Conall has had more sets of ear tubes than I've been able to keep count. Children born with cleft palates almost always have ear passages that don't drain properly. As a result, they can experience more than their fair share of ear infections and other complications. We've been pretty lucky so far with tubes falling out without much ado but this time was a bit different. Conall had been complaining about ear pain and our cleft team in Toronto suggested some tests. It turned out Conall was experiencing some hearing loss in one ear from a tube that had tried (unsuccessfully) to make its way out of his ear canal. His pain was related to noise and it is quite difficult to keep the noise down for a 5 year old in a grade 1 class though the day and two brothers the rest of the time! It was a tough 6 months waiting for the surgery, but he came through with flying colors!


Here is Conall at the Alberta Children's Hospital being prepared for the short surgery.













He thinks he's in heaven when they give him his "own" DVD player to watch while he waits to go in to surgery.

When they do call him down, Conall skips to the operating room - the hospital staff are always surprised at how relaxed Conall is, but I expect it now; we have worked very hard over the years to make his hospital experiences positive. I asked the anesthetist if I could come in for Conall's induction and he gave me the "OK". It is always up to them but I haven't been turned down yet! It is difficult to watch him as the gas begins to take affect - he struggles against it, but soon enough his is asleep and I can make my way back to the waiting room.


Here is Conall and his popsicle right after the surgery - it went really well and Dr. Drummond expects the pain will have gone away for Conall. We will follow up in 5 weeks with him.




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March 30, 2008



The great thing about the periods between surgeries is that you can pretend, for a while, that your child doesn't have anything out of the ordinary to deal with. Conall is 5 years old right now and that means we have 5-7 years to go before his bone graft where bone is taken from his hip and transplanted to the roof of his mouth. Luckily, Conall doesn't have any speech problems, so the only time I have to confront the reality of his cleft is the yearly trip to meet the cleft team. We're booked in a few weeks. All the emotions are rushing back and I'm starting to feel badly for Conall (and myself).
Here is a recent picture of Conall on the beach in Dominican Republic. He is so beautiful and joyful! I'm so glad he's part of my life. Even if it means feeling sorry every once in a while, I wouldn't change a thing.



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January 08, 2007

The Beginning of Conall's Journey

Conall's cleft was noticed in a routine ultrasound at 22 weeks. We were told he had a unilateral (one side) cleft lip and possibly palate. Conall kept his cleft palate a secret up until his birthday!

Conall's ultrasound

Conall shortly after birth










Below is an Excerpt from our "birth plan" for Conall:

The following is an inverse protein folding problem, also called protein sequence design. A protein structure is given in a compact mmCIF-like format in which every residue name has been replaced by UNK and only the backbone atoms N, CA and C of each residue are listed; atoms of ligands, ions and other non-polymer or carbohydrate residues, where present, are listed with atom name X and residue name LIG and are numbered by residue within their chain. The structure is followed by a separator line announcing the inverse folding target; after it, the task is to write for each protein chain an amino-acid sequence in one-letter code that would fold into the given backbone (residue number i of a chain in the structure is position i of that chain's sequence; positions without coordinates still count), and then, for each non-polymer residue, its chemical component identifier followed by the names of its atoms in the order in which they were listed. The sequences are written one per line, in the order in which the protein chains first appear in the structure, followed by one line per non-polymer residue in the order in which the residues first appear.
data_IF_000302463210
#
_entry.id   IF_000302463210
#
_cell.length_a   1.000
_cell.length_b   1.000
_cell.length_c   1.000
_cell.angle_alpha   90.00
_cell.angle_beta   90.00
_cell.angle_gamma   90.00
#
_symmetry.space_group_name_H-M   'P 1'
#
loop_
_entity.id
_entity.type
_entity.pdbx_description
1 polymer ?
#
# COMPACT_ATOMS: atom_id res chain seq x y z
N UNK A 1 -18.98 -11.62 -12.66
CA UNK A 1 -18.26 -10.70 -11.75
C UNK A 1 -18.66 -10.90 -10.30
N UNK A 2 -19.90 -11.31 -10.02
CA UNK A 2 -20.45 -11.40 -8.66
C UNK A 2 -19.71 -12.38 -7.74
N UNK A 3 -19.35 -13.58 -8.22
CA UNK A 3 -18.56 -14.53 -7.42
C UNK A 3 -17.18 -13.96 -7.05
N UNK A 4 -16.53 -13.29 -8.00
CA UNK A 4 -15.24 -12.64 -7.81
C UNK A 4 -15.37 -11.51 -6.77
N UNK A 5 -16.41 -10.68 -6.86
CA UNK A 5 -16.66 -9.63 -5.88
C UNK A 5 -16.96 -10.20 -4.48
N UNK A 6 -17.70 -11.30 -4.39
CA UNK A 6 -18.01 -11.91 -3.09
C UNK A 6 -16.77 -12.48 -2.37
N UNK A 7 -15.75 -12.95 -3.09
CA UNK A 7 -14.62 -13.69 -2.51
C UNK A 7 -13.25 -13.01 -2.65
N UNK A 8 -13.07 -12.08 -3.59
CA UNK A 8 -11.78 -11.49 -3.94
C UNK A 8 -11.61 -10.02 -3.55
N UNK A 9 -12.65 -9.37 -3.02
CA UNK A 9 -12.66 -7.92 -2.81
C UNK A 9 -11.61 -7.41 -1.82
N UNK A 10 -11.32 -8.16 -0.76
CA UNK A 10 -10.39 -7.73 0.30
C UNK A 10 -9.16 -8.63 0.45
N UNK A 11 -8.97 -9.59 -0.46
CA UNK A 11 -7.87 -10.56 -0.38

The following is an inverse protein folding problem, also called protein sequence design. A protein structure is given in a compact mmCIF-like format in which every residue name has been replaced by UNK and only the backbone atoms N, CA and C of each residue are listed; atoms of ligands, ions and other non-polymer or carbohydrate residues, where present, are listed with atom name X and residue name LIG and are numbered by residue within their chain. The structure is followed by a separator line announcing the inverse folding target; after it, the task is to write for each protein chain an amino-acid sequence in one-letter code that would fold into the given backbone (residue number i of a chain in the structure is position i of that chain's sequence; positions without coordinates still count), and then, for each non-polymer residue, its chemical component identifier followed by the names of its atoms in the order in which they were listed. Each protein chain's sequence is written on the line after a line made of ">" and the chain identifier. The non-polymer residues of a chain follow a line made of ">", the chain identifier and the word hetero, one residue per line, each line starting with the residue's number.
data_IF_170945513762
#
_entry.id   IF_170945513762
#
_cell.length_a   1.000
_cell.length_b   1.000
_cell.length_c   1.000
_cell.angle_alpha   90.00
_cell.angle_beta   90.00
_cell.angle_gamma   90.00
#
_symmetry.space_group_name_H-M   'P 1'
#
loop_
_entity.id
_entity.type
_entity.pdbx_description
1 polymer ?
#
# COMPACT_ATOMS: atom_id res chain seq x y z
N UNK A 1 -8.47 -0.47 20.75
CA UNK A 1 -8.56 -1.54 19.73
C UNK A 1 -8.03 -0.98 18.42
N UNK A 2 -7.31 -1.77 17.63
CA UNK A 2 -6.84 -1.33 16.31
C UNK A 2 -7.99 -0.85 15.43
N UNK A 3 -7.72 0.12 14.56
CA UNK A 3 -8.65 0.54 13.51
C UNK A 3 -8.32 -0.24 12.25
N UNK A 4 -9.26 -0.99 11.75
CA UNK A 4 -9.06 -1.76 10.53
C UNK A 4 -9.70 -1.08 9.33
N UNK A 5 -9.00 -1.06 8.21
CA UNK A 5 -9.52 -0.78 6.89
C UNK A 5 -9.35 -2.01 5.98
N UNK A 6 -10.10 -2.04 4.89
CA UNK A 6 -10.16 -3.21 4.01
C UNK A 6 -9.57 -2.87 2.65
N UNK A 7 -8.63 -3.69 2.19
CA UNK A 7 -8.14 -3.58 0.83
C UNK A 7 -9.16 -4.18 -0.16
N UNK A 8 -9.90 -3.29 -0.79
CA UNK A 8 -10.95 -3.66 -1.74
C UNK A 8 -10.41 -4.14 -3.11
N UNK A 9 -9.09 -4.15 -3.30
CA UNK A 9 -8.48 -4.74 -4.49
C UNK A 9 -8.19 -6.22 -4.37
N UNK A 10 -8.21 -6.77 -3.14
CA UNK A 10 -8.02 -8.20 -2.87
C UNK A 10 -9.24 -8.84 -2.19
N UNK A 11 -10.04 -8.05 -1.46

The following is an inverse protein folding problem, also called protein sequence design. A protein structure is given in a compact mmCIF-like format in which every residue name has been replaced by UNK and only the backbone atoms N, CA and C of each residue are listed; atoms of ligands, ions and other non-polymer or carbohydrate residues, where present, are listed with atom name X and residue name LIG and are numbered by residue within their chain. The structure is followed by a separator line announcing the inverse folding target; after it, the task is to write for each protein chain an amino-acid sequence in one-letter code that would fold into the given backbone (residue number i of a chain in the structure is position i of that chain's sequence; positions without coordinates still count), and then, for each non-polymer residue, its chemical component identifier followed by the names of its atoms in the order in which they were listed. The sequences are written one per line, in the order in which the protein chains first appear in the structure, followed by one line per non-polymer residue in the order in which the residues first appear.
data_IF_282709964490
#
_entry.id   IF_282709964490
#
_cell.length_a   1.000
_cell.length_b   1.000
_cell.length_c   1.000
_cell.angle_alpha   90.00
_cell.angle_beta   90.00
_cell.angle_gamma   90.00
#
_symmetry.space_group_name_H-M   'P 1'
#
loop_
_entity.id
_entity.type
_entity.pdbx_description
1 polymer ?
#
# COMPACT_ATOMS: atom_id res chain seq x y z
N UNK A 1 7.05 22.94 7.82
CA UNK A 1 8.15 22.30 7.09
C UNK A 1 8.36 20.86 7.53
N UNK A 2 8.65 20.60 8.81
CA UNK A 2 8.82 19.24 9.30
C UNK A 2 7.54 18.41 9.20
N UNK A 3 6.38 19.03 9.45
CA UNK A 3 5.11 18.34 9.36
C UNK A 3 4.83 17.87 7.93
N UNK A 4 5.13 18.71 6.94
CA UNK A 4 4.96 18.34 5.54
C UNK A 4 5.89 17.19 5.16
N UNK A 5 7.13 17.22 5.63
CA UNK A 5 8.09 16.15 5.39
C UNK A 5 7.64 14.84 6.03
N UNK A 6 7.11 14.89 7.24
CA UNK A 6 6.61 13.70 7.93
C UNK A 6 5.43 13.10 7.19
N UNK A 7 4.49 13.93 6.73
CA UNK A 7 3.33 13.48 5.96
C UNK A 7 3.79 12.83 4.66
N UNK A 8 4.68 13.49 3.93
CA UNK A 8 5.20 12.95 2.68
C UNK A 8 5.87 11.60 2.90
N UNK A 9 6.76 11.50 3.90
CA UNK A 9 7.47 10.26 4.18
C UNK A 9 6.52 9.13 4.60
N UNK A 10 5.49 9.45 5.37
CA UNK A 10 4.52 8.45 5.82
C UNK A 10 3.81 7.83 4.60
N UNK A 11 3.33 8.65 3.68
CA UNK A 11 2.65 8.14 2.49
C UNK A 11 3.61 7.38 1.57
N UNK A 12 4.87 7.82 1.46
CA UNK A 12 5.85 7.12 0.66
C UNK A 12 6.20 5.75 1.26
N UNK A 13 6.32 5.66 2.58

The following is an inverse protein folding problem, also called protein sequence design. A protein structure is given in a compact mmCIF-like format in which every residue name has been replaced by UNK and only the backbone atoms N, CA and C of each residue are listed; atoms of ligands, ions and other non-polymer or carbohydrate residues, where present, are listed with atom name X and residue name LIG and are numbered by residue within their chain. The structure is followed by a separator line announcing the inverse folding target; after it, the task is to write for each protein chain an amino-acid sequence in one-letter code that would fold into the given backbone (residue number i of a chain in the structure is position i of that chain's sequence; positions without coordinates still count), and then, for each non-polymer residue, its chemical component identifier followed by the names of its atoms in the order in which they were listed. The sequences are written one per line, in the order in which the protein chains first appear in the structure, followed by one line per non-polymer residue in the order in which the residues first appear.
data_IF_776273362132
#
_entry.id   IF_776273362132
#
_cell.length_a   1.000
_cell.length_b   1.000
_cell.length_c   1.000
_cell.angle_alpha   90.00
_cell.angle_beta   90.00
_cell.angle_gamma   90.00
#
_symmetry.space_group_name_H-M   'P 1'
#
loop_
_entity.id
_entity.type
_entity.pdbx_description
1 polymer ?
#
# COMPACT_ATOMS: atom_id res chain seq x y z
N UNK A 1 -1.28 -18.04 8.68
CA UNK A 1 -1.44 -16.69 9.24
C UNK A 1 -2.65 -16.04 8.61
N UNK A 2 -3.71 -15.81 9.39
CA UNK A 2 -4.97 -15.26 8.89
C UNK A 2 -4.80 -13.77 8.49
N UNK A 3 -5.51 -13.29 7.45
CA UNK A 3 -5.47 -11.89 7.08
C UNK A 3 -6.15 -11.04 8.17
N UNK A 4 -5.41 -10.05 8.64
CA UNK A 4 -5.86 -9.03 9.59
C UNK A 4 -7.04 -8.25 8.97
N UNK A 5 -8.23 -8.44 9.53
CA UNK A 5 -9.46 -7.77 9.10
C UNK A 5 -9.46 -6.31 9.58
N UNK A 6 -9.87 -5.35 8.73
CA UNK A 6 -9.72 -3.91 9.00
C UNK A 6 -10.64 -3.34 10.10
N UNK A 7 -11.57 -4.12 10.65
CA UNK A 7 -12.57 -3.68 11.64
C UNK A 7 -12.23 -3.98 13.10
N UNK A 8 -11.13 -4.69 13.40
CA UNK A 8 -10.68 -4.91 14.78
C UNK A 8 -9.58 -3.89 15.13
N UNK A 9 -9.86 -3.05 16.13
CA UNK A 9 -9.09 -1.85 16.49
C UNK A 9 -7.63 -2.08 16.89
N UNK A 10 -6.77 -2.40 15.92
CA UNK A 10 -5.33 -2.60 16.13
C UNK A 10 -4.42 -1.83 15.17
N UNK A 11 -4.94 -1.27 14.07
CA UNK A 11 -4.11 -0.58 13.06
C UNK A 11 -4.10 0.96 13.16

"It is very important that the baby’s cleft is not the center of the birth. We are not suggesting it is ignored, because we are very interested in seeing it – just that it not be made to be more than it is (assuming baby is healthy in every other way)."
Conall comes home 5 hours after he is born. He meets his brothers for the first time - they waited up for him!





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January 07, 2007

Feeding Conall

Feeding a baby born with a cleft can be a real challenge. Breastfeeding is usually not possible since baby lacks the mechanism required to suck. Conall drank expressed breastmilk exclusively for most of his first year. We fed him with special bottles designed for babies with cleft.

Conall's first food was breastmilk. Patti expressed colustrum for a few days before Conall was born and fed it to him using a Haberman feeder.







The Haberman feeder is specially designed to allow a baby to "bite" on the nipple to recieve milk. Later we switched to a pigeon bottle (similar concept but smaller nipple)


Not An Easy Task...
Expressing breastmilk for Conall was one of the most difficult things I have ever done. It required serious dedication and determination. Feeding Conall was like feeding twins; first I would have to pump (baby 1) and then I would feed Conall (baby 2). It was never easy, but it was worth it.

After palate surgery, Conall was able to suck and could use a regular bottle/nipple.








I am grateful for the support of the following groups/people:

Finally, here's the letter I wrote when I stopped pumping milk.



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The End of Pumping Milk for Conall

Thank you for indulging me, I've been dreaming of the day I would post a message saying I was "hanging up the horns" and here it is...

Today I am pumping the last drops of milk and bidding adieu to one of the most incredible and most difficult things I have ever done in my life. My son was born with a cleft lip and palate and I decided he would receive breastmilk exclusively for a year which would see him through two surgeries. I pumped for 11 months and have enough frozen to see him through his 12th month.